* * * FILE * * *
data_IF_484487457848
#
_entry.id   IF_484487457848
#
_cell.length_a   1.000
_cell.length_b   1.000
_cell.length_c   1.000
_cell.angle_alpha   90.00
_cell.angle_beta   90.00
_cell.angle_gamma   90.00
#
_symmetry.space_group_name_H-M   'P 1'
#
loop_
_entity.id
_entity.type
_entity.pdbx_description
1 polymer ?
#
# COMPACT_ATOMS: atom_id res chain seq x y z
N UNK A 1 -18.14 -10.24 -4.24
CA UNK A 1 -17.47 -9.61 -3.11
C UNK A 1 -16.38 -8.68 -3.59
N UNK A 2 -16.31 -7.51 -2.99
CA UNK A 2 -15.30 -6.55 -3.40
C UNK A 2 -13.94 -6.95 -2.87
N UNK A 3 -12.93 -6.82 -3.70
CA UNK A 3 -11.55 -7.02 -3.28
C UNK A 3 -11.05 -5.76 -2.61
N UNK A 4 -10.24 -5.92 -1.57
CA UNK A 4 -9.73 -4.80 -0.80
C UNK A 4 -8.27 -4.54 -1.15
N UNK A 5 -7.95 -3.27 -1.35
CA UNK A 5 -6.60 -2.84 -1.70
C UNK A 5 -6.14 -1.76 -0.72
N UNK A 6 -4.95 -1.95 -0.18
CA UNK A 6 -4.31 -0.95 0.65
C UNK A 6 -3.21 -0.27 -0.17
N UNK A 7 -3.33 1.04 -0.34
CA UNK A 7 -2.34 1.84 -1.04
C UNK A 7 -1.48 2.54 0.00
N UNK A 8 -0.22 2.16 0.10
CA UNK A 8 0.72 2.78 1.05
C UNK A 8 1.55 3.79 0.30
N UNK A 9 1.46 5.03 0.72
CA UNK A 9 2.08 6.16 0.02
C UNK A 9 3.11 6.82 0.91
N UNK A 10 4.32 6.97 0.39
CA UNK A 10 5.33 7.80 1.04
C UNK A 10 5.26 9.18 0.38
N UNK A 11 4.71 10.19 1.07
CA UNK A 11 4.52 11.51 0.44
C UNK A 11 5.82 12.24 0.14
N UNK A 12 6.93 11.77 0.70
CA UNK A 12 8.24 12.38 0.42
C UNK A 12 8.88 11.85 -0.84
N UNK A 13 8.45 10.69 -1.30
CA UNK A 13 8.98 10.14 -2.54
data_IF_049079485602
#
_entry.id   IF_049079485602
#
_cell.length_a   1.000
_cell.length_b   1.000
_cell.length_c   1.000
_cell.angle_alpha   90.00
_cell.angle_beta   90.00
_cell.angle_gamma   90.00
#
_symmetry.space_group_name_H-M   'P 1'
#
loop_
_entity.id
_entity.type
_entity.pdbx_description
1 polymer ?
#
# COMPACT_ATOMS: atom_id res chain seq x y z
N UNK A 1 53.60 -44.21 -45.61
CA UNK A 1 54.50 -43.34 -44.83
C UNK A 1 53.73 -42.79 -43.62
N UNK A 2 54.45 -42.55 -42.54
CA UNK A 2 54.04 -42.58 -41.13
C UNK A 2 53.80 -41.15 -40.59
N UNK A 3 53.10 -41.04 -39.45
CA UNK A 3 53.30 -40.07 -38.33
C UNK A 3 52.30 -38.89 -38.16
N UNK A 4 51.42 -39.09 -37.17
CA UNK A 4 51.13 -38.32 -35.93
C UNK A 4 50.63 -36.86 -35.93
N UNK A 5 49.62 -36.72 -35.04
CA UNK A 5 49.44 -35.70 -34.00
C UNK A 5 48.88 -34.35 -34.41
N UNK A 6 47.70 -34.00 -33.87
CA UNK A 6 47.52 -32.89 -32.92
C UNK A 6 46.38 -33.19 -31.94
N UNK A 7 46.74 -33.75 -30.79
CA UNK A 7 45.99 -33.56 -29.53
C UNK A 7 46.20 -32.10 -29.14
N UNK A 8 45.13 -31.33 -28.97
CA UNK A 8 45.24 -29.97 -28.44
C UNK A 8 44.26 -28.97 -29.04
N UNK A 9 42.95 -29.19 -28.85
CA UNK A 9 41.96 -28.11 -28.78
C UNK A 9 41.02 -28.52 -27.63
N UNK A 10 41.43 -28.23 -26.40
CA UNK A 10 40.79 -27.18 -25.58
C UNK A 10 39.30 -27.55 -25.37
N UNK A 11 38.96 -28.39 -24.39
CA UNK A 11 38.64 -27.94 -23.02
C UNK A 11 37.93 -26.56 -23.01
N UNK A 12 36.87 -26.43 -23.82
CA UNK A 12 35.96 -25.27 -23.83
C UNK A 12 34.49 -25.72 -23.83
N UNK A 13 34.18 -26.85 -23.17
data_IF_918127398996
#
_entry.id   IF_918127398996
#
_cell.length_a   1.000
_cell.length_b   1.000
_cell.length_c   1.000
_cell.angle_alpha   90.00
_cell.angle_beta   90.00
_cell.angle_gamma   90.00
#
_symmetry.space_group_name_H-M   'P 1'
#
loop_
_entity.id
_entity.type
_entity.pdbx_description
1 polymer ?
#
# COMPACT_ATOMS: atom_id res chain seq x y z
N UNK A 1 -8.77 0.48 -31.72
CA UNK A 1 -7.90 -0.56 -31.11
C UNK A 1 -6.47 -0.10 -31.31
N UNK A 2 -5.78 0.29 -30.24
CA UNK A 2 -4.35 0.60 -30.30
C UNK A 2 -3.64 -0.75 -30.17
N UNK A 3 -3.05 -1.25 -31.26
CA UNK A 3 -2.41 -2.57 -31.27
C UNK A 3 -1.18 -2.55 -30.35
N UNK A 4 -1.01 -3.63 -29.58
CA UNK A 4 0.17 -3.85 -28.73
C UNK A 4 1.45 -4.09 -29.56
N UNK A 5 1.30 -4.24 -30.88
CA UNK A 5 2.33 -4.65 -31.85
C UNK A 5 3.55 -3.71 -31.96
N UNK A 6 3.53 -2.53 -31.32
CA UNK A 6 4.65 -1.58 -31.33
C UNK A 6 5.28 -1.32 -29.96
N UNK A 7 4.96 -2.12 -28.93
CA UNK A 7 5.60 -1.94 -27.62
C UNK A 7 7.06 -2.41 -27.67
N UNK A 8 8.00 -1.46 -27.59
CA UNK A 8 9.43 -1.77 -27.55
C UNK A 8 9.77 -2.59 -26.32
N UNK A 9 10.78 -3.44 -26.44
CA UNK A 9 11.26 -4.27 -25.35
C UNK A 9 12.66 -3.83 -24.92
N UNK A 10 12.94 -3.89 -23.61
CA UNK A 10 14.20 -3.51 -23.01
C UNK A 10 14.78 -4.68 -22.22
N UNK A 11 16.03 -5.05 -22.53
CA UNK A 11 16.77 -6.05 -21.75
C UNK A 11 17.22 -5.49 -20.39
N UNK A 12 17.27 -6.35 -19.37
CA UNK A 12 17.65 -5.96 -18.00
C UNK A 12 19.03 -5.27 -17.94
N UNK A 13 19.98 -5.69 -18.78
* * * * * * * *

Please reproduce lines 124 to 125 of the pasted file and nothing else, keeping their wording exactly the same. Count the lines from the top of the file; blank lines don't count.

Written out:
_cell.angle_beta   90.00
_cell.angle_gamma   90.00